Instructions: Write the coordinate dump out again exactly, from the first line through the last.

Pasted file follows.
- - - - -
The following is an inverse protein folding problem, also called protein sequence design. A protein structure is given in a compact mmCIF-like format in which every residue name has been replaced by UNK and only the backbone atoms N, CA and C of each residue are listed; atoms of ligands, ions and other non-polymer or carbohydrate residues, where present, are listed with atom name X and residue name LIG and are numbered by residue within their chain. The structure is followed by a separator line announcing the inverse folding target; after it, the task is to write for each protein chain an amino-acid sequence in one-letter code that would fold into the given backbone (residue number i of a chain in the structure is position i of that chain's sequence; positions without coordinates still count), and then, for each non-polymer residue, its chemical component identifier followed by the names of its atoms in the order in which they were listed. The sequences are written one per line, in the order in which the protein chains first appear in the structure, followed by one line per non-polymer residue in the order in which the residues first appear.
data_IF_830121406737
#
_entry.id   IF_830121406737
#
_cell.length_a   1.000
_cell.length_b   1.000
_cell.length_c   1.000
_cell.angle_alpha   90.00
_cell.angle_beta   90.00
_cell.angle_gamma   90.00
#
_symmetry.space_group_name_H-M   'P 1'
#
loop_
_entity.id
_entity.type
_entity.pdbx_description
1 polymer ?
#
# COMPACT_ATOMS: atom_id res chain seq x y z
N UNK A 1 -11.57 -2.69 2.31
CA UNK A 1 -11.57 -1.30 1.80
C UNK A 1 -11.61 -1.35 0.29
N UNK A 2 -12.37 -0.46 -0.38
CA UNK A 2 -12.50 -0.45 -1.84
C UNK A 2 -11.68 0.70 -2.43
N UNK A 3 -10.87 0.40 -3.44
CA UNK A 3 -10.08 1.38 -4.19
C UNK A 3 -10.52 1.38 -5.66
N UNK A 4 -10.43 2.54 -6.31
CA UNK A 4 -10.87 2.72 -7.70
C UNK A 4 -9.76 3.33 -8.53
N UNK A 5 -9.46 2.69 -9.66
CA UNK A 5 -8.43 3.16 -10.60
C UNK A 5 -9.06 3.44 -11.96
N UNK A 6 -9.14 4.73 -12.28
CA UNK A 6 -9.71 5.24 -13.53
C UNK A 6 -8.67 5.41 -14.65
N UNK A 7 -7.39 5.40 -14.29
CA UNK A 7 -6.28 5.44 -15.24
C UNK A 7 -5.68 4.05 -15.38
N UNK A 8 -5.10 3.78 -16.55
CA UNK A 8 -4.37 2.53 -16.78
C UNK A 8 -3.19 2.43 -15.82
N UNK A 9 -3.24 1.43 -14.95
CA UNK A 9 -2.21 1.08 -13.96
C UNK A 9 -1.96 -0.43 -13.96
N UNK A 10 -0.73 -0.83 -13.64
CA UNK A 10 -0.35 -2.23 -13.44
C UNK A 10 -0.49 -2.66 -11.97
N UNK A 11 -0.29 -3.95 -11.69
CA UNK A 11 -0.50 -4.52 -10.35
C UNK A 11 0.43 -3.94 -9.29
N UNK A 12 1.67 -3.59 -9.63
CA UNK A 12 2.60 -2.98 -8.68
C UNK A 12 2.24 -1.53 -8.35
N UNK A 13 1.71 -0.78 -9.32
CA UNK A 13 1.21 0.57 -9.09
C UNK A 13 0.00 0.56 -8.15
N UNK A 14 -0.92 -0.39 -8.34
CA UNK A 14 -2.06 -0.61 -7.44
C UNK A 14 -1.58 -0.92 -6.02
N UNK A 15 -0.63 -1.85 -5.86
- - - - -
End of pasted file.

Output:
The following is an inverse protein folding problem, also called protein sequence design. A protein structure is given in a compact mmCIF-like format in which every residue name has been replaced by UNK and only the backbone atoms N, CA and C of each residue are listed; atoms of ligands, ions and other non-polymer or carbohydrate residues, where present, are listed with atom name X and residue name LIG and are numbered by residue within their chain. The structure is followed by a separator line announcing the inverse folding target; after it, the task is to write for each protein chain an amino-acid sequence in one-letter code that would fold into the given backbone (residue number i of a chain in the structure is position i of that chain's sequence; positions without coordinates still count), and then, for each non-polymer residue, its chemical component identifier followed by the names of its atoms in the order in which they were listed. The sequences are written one per line, in the order in which the protein chains first appear in the structure, followed by one line per non-polymer residue in the order in which the residues first appear.
data_IF_830121406737
#
_entry.id   IF_830121406737
#
_cell.length_a   1.000
_cell.length_b   1.000
_cell.length_c   1.000
_cell.angle_alpha   90.00
_cell.angle_beta   90.00
_cell.angle_gamma   90.00
#
_symmetry.space_group_name_H-M   'P 1'
#
loop_
_entity.id
_entity.type
_entity.pdbx_description
1 polymer ?
#
# COMPACT_ATOMS: atom_id res chain seq x y z
N UNK A 1 -11.57 -2.69 2.31
CA UNK A 1 -11.57 -1.30 1.80
C UNK A 1 -11.61 -1.35 0.29
N UNK A 2 -12.37 -0.46 -0.38
CA UNK A 2 -12.50 -0.45 -1.84
C UNK A 2 -11.68 0.70 -2.43
N UNK A 3 -10.87 0.40 -3.44
CA UNK A 3 -10.08 1.38 -4.19
C UNK A 3 -10.52 1.38 -5.66
N UNK A 4 -10.43 2.54 -6.31
CA UNK A 4 -10.87 2.72 -7.70
C UNK A 4 -9.76 3.33 -8.53
N UNK A 5 -9.46 2.69 -9.66
CA UNK A 5 -8.43 3.16 -10.60
C UNK A 5 -9.06 3.44 -11.96
N UNK A 6 -9.14 4.73 -12.28
CA UNK A 6 -9.71 5.24 -13.53
C UNK A 6 -8.67 5.41 -14.65
N UNK A 7 -7.39 5.40 -14.29
CA UNK A 7 -6.28 5.44 -15.24
C UNK A 7 -5.68 4.05 -15.38
N UNK A 8 -5.10 3.78 -16.55
CA UNK A 8 -4.37 2.53 -16.78
C UNK A 8 -3.19 2.43 -15.82
N UNK A 9 -3.24 1.43 -14.95
CA UNK A 9 -2.21 1.08 -13.96
C UNK A 9 -1.96 -0.43 -13.96
N UNK A 10 -0.73 -0.83 -13.64
CA UNK A 10 -0.35 -2.23 -13.44
C UNK A 10 -0.49 -2.66 -11.97
N UNK A 11 -0.29 -3.95 -11.69
CA UNK A 11 -0.50 -4.52 -10.35
C UNK A 11 0.43 -3.94 -9.29
N UNK A 12 1.67 -3.59 -9.63
CA UNK A 12 2.60 -2.98 -8.68
C UNK A 12 2.24 -1.53 -8.35
N UNK A 13 1.71 -0.78 -9.32
CA UNK A 13 1.21 0.57 -9.09
C UNK A 13 0.00 0.56 -8.15
N UNK A 14 -0.92 -0.39 -8.34
CA UNK A 14 -2.06 -0.61 -7.44
C UNK A 14 -1.58 -0.92 -6.02
N UNK A 15 -0.63 -1.85 -5.86